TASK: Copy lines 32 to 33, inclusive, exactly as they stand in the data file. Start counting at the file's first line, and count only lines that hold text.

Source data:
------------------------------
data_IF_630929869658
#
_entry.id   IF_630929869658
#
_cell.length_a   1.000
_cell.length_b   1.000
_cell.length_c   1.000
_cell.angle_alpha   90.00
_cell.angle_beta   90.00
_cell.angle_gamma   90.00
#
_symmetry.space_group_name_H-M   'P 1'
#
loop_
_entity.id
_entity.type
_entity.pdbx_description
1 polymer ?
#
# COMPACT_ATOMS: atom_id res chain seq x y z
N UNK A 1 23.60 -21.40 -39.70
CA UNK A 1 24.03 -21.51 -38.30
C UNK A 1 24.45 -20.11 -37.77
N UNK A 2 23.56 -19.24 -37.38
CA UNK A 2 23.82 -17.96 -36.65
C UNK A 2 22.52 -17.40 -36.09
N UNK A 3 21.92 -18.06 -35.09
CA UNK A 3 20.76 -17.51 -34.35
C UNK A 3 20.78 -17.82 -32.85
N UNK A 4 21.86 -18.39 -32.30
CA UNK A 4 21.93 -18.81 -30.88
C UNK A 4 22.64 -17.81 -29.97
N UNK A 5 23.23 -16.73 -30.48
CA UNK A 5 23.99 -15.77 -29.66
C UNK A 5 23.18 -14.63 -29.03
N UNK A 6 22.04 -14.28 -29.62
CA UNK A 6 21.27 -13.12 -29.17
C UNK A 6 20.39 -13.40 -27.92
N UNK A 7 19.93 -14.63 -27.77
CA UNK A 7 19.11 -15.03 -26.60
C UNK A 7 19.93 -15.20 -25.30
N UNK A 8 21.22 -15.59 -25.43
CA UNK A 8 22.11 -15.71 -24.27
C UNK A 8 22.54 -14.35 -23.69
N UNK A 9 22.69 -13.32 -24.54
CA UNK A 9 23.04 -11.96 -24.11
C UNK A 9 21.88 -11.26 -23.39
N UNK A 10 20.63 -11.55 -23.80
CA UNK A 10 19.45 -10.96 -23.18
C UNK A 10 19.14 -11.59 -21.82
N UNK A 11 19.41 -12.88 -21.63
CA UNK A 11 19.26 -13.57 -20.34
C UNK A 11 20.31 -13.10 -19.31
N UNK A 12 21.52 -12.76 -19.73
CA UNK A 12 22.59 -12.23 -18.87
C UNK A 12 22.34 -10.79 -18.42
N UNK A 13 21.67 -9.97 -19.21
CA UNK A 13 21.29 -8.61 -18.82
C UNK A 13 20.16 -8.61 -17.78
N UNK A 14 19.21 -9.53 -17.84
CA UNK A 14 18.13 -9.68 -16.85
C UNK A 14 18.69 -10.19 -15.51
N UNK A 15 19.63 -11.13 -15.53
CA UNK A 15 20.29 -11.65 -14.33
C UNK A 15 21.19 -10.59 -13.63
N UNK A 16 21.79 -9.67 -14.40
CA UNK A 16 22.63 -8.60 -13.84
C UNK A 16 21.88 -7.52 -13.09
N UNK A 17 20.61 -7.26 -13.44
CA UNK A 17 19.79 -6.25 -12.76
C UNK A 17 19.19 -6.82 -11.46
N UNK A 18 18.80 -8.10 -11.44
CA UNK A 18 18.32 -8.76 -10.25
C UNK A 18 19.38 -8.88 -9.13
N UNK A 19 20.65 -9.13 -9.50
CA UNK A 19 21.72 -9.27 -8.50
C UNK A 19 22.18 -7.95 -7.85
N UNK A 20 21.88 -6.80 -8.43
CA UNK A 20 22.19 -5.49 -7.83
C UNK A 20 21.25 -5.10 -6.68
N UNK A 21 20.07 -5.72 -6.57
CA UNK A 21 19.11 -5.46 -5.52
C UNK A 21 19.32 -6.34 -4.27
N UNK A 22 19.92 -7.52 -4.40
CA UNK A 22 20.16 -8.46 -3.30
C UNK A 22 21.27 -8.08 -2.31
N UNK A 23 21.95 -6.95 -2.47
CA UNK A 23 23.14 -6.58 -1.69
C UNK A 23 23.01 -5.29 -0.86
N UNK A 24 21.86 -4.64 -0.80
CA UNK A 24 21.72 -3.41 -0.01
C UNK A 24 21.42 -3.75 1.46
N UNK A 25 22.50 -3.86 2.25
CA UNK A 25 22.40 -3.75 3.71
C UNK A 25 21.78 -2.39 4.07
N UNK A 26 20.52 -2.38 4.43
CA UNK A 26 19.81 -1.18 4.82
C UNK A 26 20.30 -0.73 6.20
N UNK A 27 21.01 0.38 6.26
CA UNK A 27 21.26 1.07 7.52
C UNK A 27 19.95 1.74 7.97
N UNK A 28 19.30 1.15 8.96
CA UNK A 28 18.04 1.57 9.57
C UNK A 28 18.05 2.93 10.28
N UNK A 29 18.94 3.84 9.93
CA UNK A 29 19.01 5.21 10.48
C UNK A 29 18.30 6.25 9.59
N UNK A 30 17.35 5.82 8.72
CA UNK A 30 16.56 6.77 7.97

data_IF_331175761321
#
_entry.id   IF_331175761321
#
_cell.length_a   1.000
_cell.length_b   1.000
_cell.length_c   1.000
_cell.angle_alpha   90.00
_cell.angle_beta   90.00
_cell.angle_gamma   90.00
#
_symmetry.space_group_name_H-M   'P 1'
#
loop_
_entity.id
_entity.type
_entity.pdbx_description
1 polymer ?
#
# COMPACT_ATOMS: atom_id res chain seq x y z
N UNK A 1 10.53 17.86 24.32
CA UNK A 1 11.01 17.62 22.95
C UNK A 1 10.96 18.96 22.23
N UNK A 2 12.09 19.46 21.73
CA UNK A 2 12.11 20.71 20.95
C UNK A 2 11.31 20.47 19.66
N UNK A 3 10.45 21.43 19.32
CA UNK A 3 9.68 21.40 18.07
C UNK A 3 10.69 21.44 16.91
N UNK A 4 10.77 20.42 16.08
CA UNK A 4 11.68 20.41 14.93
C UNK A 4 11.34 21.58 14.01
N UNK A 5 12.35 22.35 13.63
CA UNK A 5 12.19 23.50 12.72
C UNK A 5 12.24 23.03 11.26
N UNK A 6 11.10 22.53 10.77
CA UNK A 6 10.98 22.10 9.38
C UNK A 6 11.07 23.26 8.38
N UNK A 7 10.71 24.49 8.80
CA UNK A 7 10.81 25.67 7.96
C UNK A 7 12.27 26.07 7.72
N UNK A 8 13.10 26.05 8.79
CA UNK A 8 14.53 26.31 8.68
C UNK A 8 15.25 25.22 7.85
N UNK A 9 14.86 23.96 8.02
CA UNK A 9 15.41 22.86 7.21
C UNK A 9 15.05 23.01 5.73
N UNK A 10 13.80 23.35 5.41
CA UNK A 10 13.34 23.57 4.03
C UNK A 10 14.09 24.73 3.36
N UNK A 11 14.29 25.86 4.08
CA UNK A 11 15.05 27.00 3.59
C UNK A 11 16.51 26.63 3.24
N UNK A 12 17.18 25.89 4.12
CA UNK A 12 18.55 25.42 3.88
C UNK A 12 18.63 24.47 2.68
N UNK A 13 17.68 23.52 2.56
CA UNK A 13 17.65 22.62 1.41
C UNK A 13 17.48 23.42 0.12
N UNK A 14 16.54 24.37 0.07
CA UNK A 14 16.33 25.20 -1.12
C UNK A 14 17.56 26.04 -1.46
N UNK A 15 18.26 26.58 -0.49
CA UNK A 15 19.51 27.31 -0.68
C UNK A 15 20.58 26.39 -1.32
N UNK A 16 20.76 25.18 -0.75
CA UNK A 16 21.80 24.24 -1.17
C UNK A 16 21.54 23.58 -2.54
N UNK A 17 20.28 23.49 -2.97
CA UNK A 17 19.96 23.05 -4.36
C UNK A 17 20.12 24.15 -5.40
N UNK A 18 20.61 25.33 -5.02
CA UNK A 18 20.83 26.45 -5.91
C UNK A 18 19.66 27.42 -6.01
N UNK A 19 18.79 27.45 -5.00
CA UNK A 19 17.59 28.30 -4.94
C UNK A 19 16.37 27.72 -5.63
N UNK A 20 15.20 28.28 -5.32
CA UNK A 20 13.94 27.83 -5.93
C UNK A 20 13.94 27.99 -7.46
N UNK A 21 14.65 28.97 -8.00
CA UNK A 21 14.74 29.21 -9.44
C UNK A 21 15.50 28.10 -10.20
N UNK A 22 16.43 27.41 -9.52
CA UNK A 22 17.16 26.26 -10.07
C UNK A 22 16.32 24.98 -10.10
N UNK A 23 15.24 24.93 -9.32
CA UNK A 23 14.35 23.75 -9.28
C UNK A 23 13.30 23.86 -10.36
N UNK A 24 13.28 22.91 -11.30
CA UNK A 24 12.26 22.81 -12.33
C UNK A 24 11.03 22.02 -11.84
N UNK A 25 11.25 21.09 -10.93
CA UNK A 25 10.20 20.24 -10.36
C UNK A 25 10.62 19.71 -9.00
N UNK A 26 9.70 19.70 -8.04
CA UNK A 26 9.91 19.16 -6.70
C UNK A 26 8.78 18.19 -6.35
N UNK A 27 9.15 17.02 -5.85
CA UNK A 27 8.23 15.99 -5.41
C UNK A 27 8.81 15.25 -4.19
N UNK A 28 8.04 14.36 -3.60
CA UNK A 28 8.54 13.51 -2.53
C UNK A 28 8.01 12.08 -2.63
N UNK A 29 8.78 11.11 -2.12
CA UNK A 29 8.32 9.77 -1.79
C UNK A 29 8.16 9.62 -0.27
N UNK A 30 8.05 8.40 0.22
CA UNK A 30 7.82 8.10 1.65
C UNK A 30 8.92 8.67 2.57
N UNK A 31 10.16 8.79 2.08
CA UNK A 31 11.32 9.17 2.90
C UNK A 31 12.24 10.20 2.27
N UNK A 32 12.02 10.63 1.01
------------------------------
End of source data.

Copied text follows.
C UNK A 4 22.64 -17.81 -29.97
N UNK A 5 23.23 -16.73 -30.48